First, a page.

And to think of all I’ve tried to teach him

A client of mine sends along these pictures of 11 Park Avenue with the large commercial building behind it Phtoshopped out and replaced by clouds. He seems to be surprised by such duplicity! A really nice guy, but a slow learner.

As seen on TV

As seen on TV

Screen Shot 2013-01-14 at 11.50.13 AM


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11 responses to “And to think of all I’ve tried to teach him

  1. Demmerkrat Patriot

    I didn’t know Park Avenue in OG was at the edge of the earth! Who knew?

  2. broken camera

    pictures worth a word or two, fraud, deception, false advertisement, slleezy realtor

    • That’s a little harsh- no one buys a house, usually, without actually seeing it, so at worst a wasted trip? But better to get the bad news out front, I think.

      • Peg

        As far as I’m concerned, this is out and out deception. Shooting from an angle that either naturally doesn’t disclose the commercial building or minimizes its effect is fine. But removing it? A lie.

        Although I try to romance my listings and portray them in their best light, I never ever lie about them or misrepresent. I want buyers to be pleasantly surprised when they come by – and I want my colleagues to trust that I am a woman of my word. A stunt like this does neither.

  3. ShedLessToolMan

    Isn’t it a better approach to just take pictures on a better angle to focus less on the commercial building? I think clever angles are better than deceiving photoshop… a perfect example is a property I viewed on pecksland with a giant rock in the middle.. think of mt. rushmore without the faces and right out the 2nd floor windows.. and every window.. and all over.. would be probably hundreds of thousands to remove.. but, the listing pictures are from crafty angles and you can hardly tell until you see the place in person.. then once you get somebody there.. that is a tough tough sale.. kinda like internet dating with a picture from when you were 10 years younger.. hard to convince somebody otherwise when you try and trick them.. but, at least you got a chance to try and make things work with other aspects of your personality or sense of humor or in the case of a home, the location or other features..

    I got think leaning towards honesty is a better policy..

    just saying..

  4. Walt

    Dude –
    If you ever actually get a listing, you should use subliminal advertising. It has been going on for years:

    You have heard of it, right? (you moron) Never take a kitchen shot without some cantaloupes and bananas on the counter. In the bedroom, leave a tickle whip on the pillow, and a can of whipped cream on the nightstand. You get the idea? (you frigging pinhead). People who sell real stuff vs. dirt have been doing this for years. (rectum head)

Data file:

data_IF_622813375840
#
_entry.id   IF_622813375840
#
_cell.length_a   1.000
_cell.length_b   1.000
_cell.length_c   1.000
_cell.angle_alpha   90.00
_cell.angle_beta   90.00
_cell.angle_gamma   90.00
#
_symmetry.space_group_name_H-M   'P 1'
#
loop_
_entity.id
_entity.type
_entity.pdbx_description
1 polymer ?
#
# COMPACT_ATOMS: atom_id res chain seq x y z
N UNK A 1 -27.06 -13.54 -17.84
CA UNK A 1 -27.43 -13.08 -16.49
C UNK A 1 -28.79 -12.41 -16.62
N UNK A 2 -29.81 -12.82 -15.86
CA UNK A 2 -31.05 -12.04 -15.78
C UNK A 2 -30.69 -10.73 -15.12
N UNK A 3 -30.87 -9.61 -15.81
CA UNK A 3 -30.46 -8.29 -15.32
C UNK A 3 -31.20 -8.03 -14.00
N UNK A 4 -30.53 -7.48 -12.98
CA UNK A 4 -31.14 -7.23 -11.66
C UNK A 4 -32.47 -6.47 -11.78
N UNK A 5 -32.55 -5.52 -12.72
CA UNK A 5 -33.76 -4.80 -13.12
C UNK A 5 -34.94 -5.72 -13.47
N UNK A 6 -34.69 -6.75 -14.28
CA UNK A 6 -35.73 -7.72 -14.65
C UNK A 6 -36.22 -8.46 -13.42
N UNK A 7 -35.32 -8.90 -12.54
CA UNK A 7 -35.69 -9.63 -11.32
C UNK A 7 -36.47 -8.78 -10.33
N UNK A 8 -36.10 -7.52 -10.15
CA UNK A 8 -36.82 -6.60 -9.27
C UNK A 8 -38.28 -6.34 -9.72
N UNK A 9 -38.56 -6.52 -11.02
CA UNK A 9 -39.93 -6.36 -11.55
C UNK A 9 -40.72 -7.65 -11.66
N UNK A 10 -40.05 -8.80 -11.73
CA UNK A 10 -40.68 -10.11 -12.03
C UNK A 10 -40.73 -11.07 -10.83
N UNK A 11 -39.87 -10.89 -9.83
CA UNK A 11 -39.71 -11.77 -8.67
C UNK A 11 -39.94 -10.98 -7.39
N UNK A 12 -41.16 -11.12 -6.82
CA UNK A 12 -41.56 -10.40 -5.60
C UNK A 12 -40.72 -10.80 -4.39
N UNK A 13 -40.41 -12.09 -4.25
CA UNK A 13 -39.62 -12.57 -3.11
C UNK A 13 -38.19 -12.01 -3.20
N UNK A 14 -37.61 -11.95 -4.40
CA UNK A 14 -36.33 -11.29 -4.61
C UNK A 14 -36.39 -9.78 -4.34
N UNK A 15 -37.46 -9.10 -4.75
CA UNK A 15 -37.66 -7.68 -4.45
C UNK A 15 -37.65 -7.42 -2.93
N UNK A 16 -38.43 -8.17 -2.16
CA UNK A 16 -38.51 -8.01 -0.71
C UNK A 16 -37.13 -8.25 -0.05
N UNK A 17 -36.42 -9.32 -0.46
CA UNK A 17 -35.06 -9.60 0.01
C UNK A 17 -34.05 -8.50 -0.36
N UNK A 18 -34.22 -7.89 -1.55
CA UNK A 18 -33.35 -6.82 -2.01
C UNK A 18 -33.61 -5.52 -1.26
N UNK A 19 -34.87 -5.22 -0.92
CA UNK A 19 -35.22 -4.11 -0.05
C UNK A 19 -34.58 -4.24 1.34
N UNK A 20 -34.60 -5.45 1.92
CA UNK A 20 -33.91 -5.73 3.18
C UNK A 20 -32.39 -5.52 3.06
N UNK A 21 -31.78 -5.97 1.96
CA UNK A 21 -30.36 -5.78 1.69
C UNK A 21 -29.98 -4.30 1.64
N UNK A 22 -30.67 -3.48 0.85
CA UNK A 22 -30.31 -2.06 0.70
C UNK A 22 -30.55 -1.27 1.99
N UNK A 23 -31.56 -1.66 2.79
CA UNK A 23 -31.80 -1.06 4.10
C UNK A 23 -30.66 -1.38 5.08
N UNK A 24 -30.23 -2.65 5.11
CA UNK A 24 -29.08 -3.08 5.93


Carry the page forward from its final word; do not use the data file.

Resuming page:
Hope this helps!!
    Your Pal,
    PS – The words in parens are supposed to be smaller font, but I couldn’t figure out how to do it. (you loser)

  5. Fred2

    I get you don’t want to scare off the customers before they get there, but really, we all have google earth, , streetview, google maps and such (including historical views, so the dump next door that became a cute landscaped hillock is obvious) these days, and can look the place up on zillow to see where it is and what’s around it.

    Show it from the best (honest) light possible and make the best of it. “Close to QUIET commercial buildings.”

    Besides if you scare them off before they get there at least no one wasted any time.

    • That would be my approach, Fred, I agree. But many of these ads are run not to sell a particular home but to generate inquiries to the listing broker. They don’t care which house they sell (but don’t tell the poor owner that).

  6. sunshine street

    house was no sunshine. realtor took pic from across street, i mean way across street . made house look small on big lot. like wow, what a great little property. house turned out to be way out of proportion to the property. instead it literally was a big ranch right on the street. no curb appeal in real life. the picture said something a lot different. asshole realtor.

  7. Fred2

    “ads are run not to sell a particular home but to generate inquiries to the listing broker”

    That makes sense for the broker, I guess. Though as a buyer if a saw a couple of adverts like that I’d be looking for another broker, it’s not that it’s indicative that the broker is a sleaze, but it is suggestive of their priorities.

    If I were the selling home owner, I’d be on the phone to my broker to share with them my polite but firm suggestions.

  8. Park Ave is like living at Grand Central Station

    I lived at #17 Park (2 or 3 doors down) for awhile and the ‘quiet commercial buildings’ thing is a crock. Unless you love waking to the sound of a trash hauler’s truck backing up into the rear of Feinsods at 5am each morning I would look elsewhere! Also, no sun on the back of the gardens at all in the afternoon now that there are large buildings built to the edge of the property lines behind. It’s a very, very noisy place to live, very little privacy and lots of crazy people driving like maniacs down Park to avoid Sound Beach traffic. Imagine will only get worse with the railroad bridge under construction soon!